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I live in York. A place – the Heritage Index tells me – low for assets and high for activities and which comes 97 of 325 English local authorities in the league table, only just in the top third. My first reaction on reading this was to be a bit offended. Heritage seems to have become a kind of competition and we don’t seem to be wining. My more measured reaction was to have expected York’s rankings in each category – assets and activities – to be the other way round. My next step was to download the data and its sources. Here I can see York, its buildings, histories, people and local politics that I’m part of, and embroiled in, set out in categories and numbers.


Any view of York requires taking in the variety of what might be thought of as heritage, from the railways to the Minister. Credit

Pouring over the excel spreadsheet, zooming in and out and scrolling along, the categories and numbers trigger all sorts of local knowledge. In one column a box sits with a ‘0’ in ignorance of specific local histories. Yet in other fields the numbers in the boxes make visible – clarifying and giving specific form to – long standing tensions and inequalities. As I try and manipulate the excel view on the screen, and as specific people I know in York and things they’ve said to me come to mind, so too does anthropologist Marilyn Strathern. Reflecting on the challenge of dealing with very detailed ethnographic fieldwork data, Strathern suggests that whether you move into the local specificity or move outwards to ask comparative questions there are both gains and losses in what can be considered.  Questions, she suggests, that seem interesting when seeking to work comparatively are not necessary so locally and vice versa. Far from wanting to pick or choose one of these levels, Strathern in her book Partial Connections draws attention to the way which ‘the relativising effect of different perspectives will make everything seem partial; the recurrence of similar propositions and bits of information will make everything seem connected’. Knowing a specific place well and reading the Heritage Index excel spreadsheet is a bit like this: the failures to capture the complexity of places makes the Index seem partial and yet its moments of quantitative resonance with those more complex stories – the data that sticks – means that it is also undeniably connected.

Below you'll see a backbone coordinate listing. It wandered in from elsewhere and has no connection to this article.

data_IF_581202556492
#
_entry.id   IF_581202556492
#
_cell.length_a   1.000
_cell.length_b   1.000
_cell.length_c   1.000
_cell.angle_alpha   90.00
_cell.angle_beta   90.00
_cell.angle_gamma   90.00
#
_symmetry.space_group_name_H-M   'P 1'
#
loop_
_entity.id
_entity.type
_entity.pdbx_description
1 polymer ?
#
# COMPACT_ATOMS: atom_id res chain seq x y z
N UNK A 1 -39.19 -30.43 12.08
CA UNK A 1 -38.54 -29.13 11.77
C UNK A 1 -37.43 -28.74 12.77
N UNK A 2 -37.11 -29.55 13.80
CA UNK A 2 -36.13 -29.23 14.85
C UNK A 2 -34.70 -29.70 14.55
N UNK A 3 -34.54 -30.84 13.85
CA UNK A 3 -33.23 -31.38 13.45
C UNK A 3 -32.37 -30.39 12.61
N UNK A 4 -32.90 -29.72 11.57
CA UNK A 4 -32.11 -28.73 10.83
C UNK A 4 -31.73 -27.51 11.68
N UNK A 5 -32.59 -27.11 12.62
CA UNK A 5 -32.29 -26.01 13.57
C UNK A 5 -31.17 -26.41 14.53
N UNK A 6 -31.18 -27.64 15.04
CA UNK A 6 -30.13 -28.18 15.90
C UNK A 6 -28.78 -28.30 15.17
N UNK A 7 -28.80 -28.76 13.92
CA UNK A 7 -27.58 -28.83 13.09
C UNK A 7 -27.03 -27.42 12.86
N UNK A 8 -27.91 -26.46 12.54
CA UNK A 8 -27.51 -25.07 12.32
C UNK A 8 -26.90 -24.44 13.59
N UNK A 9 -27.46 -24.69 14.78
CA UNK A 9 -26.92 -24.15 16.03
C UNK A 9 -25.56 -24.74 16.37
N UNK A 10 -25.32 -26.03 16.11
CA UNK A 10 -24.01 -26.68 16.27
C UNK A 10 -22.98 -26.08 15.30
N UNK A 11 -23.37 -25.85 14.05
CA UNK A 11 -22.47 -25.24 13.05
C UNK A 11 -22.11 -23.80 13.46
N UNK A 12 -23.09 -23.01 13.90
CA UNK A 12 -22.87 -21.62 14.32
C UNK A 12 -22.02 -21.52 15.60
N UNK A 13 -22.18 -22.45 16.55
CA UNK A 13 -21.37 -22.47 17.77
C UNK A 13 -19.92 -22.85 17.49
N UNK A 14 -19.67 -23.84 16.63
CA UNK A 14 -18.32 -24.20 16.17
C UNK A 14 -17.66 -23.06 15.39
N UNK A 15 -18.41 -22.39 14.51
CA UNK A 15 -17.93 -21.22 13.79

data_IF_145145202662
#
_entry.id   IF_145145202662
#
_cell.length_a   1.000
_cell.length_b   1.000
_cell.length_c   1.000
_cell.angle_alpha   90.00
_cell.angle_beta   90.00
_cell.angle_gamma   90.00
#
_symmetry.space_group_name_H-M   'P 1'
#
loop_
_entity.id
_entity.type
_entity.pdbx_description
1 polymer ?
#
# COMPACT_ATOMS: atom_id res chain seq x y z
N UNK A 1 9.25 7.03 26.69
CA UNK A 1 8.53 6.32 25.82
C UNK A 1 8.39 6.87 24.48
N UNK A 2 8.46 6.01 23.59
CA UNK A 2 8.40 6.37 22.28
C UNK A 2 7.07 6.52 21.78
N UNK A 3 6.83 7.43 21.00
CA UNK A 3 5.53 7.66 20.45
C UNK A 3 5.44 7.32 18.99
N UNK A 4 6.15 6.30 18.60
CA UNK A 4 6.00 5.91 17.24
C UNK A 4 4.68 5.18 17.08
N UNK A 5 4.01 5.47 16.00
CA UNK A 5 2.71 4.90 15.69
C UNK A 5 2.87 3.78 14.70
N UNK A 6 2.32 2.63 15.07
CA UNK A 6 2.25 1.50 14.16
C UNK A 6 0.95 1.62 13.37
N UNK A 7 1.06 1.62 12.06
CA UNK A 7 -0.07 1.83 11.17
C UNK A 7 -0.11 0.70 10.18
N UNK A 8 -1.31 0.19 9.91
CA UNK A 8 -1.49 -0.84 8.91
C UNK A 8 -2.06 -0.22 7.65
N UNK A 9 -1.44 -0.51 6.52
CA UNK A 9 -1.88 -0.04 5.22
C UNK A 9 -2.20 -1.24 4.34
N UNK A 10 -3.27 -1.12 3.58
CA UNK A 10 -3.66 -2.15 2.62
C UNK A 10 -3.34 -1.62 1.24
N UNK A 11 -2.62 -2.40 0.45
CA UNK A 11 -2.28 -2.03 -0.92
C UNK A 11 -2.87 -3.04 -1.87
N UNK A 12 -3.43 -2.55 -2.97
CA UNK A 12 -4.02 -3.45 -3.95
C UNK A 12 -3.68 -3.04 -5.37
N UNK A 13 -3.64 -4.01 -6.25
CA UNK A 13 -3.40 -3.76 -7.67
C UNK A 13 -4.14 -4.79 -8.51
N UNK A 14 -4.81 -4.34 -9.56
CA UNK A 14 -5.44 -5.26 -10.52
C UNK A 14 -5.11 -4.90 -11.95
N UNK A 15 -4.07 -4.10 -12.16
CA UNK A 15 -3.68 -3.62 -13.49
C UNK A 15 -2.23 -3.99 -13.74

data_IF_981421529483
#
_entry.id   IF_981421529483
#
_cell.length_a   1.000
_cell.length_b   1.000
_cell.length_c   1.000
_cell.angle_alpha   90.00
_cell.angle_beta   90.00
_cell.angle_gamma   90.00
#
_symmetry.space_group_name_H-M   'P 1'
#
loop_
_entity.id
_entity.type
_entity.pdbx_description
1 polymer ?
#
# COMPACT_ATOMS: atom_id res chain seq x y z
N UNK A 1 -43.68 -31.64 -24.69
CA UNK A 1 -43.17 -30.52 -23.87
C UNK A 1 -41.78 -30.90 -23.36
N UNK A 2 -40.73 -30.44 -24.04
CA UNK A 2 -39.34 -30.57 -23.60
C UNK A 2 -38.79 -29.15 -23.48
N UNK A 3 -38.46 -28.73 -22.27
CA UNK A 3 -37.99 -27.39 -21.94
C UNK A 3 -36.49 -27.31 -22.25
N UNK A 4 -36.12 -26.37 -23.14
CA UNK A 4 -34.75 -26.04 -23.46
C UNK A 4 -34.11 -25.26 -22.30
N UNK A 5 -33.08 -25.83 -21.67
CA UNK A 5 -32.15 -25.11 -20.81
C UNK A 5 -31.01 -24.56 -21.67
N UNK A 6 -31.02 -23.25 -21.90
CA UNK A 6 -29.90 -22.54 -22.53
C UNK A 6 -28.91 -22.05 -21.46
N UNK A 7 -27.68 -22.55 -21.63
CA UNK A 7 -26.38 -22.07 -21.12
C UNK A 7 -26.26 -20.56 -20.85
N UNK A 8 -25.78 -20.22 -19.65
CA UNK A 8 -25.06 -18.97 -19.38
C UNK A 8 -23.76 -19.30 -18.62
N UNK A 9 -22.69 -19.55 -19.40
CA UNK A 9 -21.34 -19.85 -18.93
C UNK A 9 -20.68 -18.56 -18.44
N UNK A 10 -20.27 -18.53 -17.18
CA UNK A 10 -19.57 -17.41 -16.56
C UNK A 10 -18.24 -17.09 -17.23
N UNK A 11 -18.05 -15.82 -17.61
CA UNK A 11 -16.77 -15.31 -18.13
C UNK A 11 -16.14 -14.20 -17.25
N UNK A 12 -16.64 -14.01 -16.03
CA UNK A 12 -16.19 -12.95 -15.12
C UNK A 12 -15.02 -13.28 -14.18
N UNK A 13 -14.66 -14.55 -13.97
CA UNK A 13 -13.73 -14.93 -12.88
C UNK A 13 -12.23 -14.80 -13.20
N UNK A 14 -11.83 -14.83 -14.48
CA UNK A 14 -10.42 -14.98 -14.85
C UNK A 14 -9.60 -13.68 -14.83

York’s Carriageworks, not being used yet not officially recognised as industrial heritage and so not included in the Heritage Index. Credit

Developing Strathern’s notion of ‘partial connections’, we might draw out from ‘index’ two slightly different connotations. If you think of an index in a book you can think of it as being a top-level indication of greater depth. In this understanding of index, there is a direct and full connection between the word in the alphabetical list and the book’s content; that the specifics and the abstraction are the same, they are just being viewed at different levels. In this connotation of index, you’ve already arrived you just need to drill deeper. Yet another way of thinking about index is as in index finger. Here index is useful precisely because you haven’t yet arrived, rather it helpfully points you somewhere else. So let me use the Heritage Index in the second sense and allow the data it drew on to point us somewhere else and weave some equally partial stories to connect life and statistics.